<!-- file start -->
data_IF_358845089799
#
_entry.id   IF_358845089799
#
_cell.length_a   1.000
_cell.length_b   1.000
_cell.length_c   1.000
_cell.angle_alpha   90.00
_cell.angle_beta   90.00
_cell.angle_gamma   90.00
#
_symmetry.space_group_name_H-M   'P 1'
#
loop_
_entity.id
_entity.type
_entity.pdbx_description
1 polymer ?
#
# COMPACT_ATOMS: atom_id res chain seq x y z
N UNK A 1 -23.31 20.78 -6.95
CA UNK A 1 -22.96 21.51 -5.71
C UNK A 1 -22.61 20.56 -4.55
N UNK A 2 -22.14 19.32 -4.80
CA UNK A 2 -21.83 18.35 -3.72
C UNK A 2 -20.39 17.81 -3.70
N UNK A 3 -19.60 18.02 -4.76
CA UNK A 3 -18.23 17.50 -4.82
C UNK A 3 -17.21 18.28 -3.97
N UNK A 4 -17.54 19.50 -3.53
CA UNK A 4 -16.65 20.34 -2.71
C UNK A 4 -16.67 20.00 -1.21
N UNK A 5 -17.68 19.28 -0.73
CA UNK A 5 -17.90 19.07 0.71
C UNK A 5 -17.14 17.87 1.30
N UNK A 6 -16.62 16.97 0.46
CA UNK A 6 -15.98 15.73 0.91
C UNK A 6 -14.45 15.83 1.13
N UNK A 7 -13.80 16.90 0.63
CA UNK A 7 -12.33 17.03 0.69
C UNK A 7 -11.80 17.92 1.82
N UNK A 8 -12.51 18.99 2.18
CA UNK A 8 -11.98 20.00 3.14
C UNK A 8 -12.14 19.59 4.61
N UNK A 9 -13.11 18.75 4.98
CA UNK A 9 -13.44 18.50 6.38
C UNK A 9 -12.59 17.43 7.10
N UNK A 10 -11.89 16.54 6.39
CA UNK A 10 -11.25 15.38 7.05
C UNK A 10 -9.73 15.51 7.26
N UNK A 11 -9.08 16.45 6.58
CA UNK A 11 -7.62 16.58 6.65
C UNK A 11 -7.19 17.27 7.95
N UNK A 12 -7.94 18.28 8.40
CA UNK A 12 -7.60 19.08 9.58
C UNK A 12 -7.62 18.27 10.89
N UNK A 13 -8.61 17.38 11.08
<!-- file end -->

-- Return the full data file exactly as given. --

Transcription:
data_IF_358845089799
#
_entry.id   IF_358845089799
#
_cell.length_a   1.000
_cell.length_b   1.000
_cell.length_c   1.000
_cell.angle_alpha   90.00
_cell.angle_beta   90.00
_cell.angle_gamma   90.00
#
_symmetry.space_group_name_H-M   'P 1'
#
loop_
_entity.id
_entity.type
_entity.pdbx_description
1 polymer ?
#
# COMPACT_ATOMS: atom_id res chain seq x y z
N UNK A 1 -23.31 20.78 -6.95
CA UNK A 1 -22.96 21.51 -5.71
C UNK A 1 -22.61 20.56 -4.55
N UNK A 2 -22.14 19.32 -4.80
CA UNK A 2 -21.83 18.35 -3.72
C UNK A 2 -20.39 17.81 -3.70
N UNK A 3 -19.60 18.02 -4.76
CA UNK A 3 -18.23 17.50 -4.82
C UNK A 3 -17.21 18.28 -3.97
N UNK A 4 -17.54 19.50 -3.53
CA UNK A 4 -16.65 20.34 -2.71
C UNK A 4 -16.67 20.00 -1.21
N UNK A 5 -17.68 19.28 -0.73
CA UNK A 5 -17.90 19.07 0.71
C UNK A 5 -17.14 17.87 1.30
N UNK A 6 -16.62 16.97 0.46
CA UNK A 6 -15.98 15.73 0.91
C UNK A 6 -14.45 15.83 1.13
N UNK A 7 -13.80 16.90 0.63
CA UNK A 7 -12.33 17.03 0.69
C UNK A 7 -11.80 17.92 1.82
N UNK A 8 -12.51 18.99 2.18
CA UNK A 8 -11.98 20.00 3.14
C UNK A 8 -12.14 19.59 4.61
N UNK A 9 -13.11 18.75 4.98
CA UNK A 9 -13.44 18.50 6.38
C UNK A 9 -12.59 17.43 7.10
N UNK A 10 -11.89 16.54 6.39
CA UNK A 10 -11.25 15.38 7.05
C UNK A 10 -9.73 15.51 7.26
N UNK A 11 -9.08 16.45 6.58
CA UNK A 11 -7.62 16.58 6.65
C UNK A 11 -7.19 17.27 7.95
N UNK A 12 -7.94 18.28 8.40
CA UNK A 12 -7.60 19.08 9.58
C UNK A 12 -7.62 18.27 10.89
N UNK A 13 -8.61 17.38 11.08